One of the main names of Brazilian modernism, the painter Di Cavalcanti received a posthumous tribute from the Legislative Assembly of Rio de Janeiro (Alerj) last Monday (30). The delivery of the Tiradentes Medal, Alerj’s highest honor, was proposed by the president of the House, deputy André Ceciliano (PT), and delivered to Elizabeth Di Cavalcanti, the artist’s daughter.
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The ceremony took place in the lobby of Alerj’s headquarters, where there is a permanent exhibition with reproductions of some of the painter’s works, which are part of the Funarj/Banerj Collection. The painter, draftsman and muralist died at the age of 79, on October 26, 1976.
“His life was surrounded by love. My father was a great storyteller and that is why his canvases portray the pulsing life of Rio de Janeiro with dedication. In 2006, shortly before my mother passed away, I promised her that I would put the name of my father again in the spotlight and I’ve been fighting for that. Receiving this homage and seeing his works in this hall is a great gift and the result of this effort”, said Elizabeth, the artist’s only daughter.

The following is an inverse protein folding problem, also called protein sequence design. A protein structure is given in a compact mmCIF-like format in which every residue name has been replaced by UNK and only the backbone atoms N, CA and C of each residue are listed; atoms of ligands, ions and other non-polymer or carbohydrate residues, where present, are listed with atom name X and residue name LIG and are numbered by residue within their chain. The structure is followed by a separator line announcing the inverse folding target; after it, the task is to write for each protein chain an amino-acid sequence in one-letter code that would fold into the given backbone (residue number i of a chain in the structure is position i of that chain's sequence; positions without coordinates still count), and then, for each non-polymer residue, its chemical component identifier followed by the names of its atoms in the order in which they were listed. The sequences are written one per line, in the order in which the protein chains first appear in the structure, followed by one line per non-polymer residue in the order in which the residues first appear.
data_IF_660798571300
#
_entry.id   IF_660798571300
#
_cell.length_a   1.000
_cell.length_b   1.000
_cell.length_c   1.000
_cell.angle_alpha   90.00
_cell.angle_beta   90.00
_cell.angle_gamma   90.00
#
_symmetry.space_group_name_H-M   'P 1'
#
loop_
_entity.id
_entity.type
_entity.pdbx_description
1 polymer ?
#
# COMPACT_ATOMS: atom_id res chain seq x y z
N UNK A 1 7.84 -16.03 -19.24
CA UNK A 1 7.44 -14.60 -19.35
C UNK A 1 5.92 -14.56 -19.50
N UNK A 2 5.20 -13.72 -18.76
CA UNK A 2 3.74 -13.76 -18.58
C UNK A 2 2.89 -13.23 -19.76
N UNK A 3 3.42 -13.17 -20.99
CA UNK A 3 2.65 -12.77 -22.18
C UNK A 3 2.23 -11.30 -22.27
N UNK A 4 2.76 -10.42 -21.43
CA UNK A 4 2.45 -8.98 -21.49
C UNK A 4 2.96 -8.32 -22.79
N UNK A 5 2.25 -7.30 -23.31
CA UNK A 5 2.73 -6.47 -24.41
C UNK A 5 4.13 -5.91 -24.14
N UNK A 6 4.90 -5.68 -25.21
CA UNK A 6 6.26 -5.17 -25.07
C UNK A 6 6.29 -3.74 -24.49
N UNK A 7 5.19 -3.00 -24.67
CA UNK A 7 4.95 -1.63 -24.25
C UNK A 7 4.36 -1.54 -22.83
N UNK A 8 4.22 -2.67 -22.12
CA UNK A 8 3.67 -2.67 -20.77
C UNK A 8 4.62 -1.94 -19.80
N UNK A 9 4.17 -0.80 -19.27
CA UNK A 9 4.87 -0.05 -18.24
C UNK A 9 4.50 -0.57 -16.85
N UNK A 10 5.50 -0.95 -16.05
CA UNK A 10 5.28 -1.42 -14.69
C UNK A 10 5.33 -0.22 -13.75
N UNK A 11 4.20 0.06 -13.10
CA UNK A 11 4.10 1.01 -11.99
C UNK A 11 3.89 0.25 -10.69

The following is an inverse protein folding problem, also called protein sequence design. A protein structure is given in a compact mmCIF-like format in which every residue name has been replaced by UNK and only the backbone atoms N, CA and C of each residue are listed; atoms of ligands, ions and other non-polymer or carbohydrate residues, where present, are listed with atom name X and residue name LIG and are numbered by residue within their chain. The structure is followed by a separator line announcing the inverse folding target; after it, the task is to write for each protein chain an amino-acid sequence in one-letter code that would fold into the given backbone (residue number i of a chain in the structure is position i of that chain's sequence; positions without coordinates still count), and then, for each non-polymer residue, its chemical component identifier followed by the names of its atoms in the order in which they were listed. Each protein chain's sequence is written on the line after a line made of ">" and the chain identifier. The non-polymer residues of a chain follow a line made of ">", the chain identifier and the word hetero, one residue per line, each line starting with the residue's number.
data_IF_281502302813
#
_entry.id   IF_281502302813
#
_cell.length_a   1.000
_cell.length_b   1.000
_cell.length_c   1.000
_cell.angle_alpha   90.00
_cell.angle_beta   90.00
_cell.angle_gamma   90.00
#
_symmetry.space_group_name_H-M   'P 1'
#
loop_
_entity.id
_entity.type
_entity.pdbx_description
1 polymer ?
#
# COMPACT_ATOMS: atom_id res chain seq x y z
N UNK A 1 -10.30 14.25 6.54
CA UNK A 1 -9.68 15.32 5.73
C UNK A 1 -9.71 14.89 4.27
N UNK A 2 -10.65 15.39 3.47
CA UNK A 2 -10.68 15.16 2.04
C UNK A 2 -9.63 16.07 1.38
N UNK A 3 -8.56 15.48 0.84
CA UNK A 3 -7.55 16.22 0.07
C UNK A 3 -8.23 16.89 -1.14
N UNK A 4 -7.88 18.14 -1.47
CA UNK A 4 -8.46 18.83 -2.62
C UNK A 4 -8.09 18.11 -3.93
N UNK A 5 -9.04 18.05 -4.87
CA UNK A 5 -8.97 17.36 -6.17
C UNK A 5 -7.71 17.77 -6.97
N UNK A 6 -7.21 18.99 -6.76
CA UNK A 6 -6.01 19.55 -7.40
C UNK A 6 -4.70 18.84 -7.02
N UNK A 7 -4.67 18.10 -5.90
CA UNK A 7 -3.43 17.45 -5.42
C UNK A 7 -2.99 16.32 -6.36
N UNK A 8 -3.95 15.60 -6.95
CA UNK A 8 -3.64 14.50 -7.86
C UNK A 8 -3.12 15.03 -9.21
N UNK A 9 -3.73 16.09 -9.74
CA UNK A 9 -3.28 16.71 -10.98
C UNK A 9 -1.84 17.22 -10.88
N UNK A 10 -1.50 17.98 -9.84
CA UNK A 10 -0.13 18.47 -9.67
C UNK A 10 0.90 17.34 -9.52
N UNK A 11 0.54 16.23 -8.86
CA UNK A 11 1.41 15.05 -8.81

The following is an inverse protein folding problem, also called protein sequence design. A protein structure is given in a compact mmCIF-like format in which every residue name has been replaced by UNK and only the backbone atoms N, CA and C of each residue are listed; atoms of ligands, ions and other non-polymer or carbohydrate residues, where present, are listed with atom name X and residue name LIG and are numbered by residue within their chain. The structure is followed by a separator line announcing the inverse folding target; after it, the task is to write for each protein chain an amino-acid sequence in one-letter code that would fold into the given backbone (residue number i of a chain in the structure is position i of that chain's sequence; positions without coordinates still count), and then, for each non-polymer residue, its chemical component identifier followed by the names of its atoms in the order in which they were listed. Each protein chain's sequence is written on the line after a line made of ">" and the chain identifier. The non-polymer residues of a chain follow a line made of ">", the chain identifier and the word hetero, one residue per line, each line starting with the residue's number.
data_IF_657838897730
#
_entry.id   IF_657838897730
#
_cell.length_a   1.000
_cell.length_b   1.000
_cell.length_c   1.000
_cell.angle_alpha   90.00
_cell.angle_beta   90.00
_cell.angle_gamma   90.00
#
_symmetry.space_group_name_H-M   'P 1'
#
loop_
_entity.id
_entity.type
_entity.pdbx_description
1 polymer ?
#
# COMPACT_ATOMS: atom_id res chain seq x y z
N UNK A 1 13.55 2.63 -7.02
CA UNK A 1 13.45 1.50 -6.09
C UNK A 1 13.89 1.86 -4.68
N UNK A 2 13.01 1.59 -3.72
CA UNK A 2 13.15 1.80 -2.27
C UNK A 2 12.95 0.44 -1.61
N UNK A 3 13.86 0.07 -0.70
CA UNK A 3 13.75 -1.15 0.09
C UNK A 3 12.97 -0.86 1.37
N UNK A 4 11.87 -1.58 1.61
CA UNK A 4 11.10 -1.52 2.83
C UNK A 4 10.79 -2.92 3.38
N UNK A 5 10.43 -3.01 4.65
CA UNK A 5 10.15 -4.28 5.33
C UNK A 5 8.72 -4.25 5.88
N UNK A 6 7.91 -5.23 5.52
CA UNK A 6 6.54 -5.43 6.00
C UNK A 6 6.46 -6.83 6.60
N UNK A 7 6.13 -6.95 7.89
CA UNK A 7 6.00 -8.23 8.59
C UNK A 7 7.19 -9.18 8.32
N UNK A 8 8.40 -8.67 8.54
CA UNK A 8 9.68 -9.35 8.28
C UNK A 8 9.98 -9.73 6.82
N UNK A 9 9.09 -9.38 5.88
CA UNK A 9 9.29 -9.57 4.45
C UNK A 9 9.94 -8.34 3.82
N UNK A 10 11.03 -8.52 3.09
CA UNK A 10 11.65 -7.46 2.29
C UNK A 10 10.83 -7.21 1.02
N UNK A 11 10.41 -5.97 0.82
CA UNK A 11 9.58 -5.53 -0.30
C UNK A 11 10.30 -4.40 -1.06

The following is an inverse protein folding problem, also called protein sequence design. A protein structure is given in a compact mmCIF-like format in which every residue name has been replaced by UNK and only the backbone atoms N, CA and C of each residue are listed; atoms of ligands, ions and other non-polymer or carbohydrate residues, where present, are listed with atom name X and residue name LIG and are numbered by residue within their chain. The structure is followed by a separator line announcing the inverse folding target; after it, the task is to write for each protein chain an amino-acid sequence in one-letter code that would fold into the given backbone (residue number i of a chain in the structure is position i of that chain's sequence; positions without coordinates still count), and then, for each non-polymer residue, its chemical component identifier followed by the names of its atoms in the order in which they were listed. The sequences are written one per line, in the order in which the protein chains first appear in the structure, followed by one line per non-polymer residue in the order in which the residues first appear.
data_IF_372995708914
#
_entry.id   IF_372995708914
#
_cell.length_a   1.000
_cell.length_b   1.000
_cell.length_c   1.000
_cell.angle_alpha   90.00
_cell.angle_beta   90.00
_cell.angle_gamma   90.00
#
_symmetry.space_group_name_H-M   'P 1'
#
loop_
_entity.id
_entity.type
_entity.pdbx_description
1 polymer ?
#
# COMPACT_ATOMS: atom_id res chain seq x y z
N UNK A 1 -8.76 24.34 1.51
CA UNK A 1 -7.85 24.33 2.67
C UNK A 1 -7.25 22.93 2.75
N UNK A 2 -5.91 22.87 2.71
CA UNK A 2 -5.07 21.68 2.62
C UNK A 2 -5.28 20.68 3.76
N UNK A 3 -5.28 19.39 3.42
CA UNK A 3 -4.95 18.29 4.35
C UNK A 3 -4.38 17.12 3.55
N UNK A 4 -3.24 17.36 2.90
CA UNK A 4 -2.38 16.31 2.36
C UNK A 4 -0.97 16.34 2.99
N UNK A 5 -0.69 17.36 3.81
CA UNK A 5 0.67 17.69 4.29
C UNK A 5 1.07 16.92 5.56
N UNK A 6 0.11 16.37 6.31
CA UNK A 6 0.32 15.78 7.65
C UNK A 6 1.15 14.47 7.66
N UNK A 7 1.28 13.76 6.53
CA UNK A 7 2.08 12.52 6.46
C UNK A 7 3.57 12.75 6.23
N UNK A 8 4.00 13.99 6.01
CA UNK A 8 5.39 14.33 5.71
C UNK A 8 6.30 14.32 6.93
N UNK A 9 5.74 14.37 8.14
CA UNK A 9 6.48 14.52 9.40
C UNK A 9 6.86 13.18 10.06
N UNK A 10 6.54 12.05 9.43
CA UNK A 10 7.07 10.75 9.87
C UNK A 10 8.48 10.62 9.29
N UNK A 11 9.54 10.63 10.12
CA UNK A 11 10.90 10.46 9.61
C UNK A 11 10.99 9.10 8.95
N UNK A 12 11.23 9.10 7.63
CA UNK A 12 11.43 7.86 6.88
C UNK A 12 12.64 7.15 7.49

For the president of Alerj, being able to exhibit works of this size in the Alerj building is a gift for the Fluminense Parliament and for the citizens of Rio de Janeiro.
“Elizabeth authorized the reproduction of the works exhibited here and we are very honored to have paintings like ‘Gente da Ilha (1963)’ and ‘Brasil em Quatro Fases’ at our headquarters. This is a fair tribute that we pay to an artist who has all our admiration and always raised the name of our state in Brazil and in the world”, said Ceciliano.
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The parliamentarian also repudiated the January 8 attacks on the headquarters of the Three Powers, in Brasília, when numerous works of art were destroyed, including the painting ‘A Mulata’, by Di Cavalcanti. The screen was the target of seven perforations that caused visible tears.
With nine thousand works produced throughout his life, the carioca Emiliano Augusto Cavalcanti de Albuquerque was the creator of the Modern Art Week of 1922, being an internationally recognized artist. Over the years, Di Cavalcanti has lived in São Paulo and in Europe, where he met artists such as Pablo Picasso and Henri Matisse, who influenced his style.
But, according to the president of the Arts Foundation of the State of Rio de Janeiro (Funarj), Jorge Roberto Gifford, Di Cavalcanti never forgot Rio. “He was a carioca at heart. His works reflect the diversity of its residents and the joy of this city,” said Gifford.
Source: BdF Rio de Janeiro
Editing: Eduardo Miranda
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